The story of the Gracchi - Tiberius and Gaius Gracchus- the lecturer imbues his subjects with life, and you get to feeling the peril that they are willing to endure in order to save and shape Rome. And Hannibal- that was one of my favorite lectures. Hannibal and his foil, Scipio Africanus, was a wonderfully well-done piece. I could feel Hannibal's bone-deep hate of Rome and Scipio's implacable decision to stamp him out utterly.
Can I say all of them? His channeling of Cicero is pretty fabulous. The section on Scipio (the first) is wonderful, too.
I thoroughly enjoyed this course. I learned a lot, and intend to pursue Roman history more completely via these Great Courses and other work (as they weren't entirely covered in my education).
Do yourself a favor and go with Garrett Fagan's The History of Ancient Rome or Rome and the Barbarians by Kenneth Harl.
I have gone through several of the Great Courses on Roman history and have always been impressed, but Professor Fears did a terrible job with this one. This course is riddled with exaggerations and impositions of modern sensibilities and ideas onto historical figures.
He massively distorts the Stoic philosophy, presenting it as something much more familiar and attributing to it ideas that were developed by the early Christian church and others by Scottish and French Enlightenment philosophers.
He also treats the Roman concept of religion as if it were much the same as modern monotheism when in fact it was something entirely different, a blend of anthropomorphic polytheism and animism.
At one point he refers to Augustus as the Messiah, implying that this was how he was understood by contemporaries. In fact, the word Messiah does not mean 'savior', as Fears claims, but rather refers to a specific prophecy in the Hebrew bible and means "anointed one". For the Hebrews at the time to call Augustus this would have been unthinkable to them, and the Romans at the time would have no idea what such a term meant.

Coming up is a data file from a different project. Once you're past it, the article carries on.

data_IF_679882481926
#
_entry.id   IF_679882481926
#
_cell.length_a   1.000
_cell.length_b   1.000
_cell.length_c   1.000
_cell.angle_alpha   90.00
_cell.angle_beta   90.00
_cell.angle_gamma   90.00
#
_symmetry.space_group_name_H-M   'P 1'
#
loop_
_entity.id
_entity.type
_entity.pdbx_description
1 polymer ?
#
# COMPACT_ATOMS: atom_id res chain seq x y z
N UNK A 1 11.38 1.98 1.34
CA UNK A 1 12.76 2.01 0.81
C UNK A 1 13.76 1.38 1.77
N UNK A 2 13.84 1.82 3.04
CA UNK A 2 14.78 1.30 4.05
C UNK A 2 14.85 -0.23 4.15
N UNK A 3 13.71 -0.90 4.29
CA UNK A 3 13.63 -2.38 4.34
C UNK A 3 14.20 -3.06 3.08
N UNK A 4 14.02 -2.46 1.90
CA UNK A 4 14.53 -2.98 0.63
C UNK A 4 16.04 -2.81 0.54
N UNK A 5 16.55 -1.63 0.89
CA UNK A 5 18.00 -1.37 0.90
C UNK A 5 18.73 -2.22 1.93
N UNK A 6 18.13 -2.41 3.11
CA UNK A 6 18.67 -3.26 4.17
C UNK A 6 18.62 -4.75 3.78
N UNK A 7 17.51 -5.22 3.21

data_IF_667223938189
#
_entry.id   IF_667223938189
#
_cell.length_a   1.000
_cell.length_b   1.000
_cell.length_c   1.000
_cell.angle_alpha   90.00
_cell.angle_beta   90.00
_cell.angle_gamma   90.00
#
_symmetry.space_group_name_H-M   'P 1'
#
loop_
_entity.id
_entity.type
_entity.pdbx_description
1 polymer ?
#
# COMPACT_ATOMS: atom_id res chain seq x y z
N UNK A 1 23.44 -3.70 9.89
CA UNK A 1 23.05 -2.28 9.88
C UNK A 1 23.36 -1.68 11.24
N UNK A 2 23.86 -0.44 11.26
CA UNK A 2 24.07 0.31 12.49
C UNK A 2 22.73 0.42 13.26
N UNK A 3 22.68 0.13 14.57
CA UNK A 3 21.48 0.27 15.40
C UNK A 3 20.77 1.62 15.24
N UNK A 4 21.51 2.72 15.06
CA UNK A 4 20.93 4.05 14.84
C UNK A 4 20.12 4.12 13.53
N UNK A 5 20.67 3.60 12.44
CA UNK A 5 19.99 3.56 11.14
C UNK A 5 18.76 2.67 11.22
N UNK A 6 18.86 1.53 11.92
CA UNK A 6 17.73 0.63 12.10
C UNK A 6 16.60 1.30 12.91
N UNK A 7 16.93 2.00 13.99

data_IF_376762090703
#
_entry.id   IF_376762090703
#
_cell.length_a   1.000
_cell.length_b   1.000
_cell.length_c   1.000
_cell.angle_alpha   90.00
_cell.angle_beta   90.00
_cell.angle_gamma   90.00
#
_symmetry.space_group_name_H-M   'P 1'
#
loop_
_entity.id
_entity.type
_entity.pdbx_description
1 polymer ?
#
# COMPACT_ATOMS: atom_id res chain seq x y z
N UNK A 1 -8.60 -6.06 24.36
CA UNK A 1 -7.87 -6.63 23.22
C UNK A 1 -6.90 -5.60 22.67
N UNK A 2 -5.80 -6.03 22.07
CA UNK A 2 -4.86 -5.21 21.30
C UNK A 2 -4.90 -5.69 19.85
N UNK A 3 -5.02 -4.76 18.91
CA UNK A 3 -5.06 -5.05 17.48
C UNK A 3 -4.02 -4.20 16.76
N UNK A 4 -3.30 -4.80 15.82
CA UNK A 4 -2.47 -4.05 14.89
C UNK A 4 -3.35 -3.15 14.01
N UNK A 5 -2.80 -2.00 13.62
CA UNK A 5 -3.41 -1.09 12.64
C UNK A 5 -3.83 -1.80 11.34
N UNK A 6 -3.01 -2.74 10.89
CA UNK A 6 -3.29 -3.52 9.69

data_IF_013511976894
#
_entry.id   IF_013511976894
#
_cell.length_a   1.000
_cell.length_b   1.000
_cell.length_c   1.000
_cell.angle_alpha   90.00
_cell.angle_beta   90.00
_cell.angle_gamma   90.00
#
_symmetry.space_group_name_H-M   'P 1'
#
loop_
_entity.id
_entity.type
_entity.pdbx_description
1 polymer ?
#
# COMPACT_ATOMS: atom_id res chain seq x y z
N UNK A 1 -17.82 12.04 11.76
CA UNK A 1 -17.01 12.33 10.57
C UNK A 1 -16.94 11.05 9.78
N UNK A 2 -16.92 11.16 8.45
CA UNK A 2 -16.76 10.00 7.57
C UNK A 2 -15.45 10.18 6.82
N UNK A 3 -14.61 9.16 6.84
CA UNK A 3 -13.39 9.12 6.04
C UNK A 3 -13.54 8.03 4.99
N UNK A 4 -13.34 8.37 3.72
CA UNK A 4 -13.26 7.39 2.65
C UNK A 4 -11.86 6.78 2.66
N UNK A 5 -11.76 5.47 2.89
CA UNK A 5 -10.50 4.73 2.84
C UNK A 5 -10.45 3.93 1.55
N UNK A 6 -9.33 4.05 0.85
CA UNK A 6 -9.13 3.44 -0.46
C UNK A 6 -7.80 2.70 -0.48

Fears takes the most sensationalist reports from historical sources, as well as long debunked myths (like that the Romans sewed the Carthaginian fields with salt so nothing would grow there ever again) and presents them unquestioned as historical facts.
His word choice is repetitive and on more than one occasion one can hear the producers giggling in the background when Fears makes a joke.
These lectures purport to "retell the lives of the remarkable individuals," but they aren't really biographical... They're much more about political history -- the kind of thing you could hear about in any other source about Roman history -- and very surface level, non-rigorous political history at that. To take an example, the lecture on Hadrian mentions his lover Antinoos only once, and calls him a "beloved friend," which is just not acceptable in a biography of Hadrian.
There are also no women covered in this lecture... Not one. If this were called "Roman Emperors" that could be excused, but surely Livia is a famous Roman. Or, since there's one on Hannibal (not a Roman), one on Cleopatra would've been a great addition.
In the beginning, he's passionate enough that you get swept up and let his imprecisions slide, but even his enthusiasm wanes in the later half.